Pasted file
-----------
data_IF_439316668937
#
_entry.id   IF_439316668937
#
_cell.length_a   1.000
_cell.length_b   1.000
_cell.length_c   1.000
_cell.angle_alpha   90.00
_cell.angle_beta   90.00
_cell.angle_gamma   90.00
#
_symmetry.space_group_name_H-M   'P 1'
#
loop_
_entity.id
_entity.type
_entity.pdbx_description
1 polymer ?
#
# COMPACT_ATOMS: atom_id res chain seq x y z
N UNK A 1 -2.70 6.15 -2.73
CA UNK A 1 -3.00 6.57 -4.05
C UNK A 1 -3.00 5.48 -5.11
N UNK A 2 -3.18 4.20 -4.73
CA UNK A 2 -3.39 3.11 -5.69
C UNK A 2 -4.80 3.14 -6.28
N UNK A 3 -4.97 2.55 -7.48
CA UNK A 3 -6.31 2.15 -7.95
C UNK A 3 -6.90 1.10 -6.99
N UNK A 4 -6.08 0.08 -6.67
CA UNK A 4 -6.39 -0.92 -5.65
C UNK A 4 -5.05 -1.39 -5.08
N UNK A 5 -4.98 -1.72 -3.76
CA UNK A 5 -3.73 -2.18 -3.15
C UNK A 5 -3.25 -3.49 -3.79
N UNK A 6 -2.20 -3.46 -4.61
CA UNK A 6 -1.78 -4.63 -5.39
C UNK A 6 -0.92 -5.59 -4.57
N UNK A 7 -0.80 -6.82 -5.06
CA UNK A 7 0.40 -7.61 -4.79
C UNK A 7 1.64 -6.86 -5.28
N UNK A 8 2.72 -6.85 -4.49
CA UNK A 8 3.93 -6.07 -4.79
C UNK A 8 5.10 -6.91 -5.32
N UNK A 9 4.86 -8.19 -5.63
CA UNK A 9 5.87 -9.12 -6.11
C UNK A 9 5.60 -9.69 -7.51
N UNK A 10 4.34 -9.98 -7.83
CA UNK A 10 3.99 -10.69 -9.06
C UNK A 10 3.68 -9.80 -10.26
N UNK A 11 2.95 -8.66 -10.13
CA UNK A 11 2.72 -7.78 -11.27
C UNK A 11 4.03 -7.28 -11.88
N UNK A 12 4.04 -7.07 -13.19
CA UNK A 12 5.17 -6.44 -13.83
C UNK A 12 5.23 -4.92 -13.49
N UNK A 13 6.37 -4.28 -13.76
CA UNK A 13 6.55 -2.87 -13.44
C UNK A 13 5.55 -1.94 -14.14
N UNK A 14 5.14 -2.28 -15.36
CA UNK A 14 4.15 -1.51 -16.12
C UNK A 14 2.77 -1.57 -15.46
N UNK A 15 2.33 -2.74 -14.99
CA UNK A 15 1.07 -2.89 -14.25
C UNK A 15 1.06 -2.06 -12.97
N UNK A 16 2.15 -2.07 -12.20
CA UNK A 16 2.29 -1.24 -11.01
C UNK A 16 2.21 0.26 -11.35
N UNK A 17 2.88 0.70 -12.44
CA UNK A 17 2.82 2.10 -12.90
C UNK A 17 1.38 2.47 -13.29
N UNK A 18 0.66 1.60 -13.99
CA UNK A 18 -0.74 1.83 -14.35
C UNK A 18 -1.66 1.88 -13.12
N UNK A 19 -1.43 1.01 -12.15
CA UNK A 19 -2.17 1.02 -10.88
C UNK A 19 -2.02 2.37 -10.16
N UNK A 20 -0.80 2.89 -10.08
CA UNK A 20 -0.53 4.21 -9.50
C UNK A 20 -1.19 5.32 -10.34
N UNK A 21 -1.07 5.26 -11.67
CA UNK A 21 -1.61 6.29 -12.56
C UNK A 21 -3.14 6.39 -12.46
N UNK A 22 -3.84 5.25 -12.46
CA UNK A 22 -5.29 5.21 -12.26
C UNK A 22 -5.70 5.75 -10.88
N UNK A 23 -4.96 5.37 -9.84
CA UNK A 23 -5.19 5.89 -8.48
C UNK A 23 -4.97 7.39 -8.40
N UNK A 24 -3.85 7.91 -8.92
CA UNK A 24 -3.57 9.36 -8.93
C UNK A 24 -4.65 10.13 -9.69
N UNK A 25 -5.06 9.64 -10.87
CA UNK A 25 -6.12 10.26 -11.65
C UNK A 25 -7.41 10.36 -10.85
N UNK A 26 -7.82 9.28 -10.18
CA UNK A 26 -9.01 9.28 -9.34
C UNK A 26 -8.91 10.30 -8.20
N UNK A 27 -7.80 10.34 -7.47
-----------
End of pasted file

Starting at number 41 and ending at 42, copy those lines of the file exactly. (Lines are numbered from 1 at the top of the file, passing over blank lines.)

C UNK A 7 1.64 -6.86 -5.28
N UNK A 8 2.72 -6.85 -4.49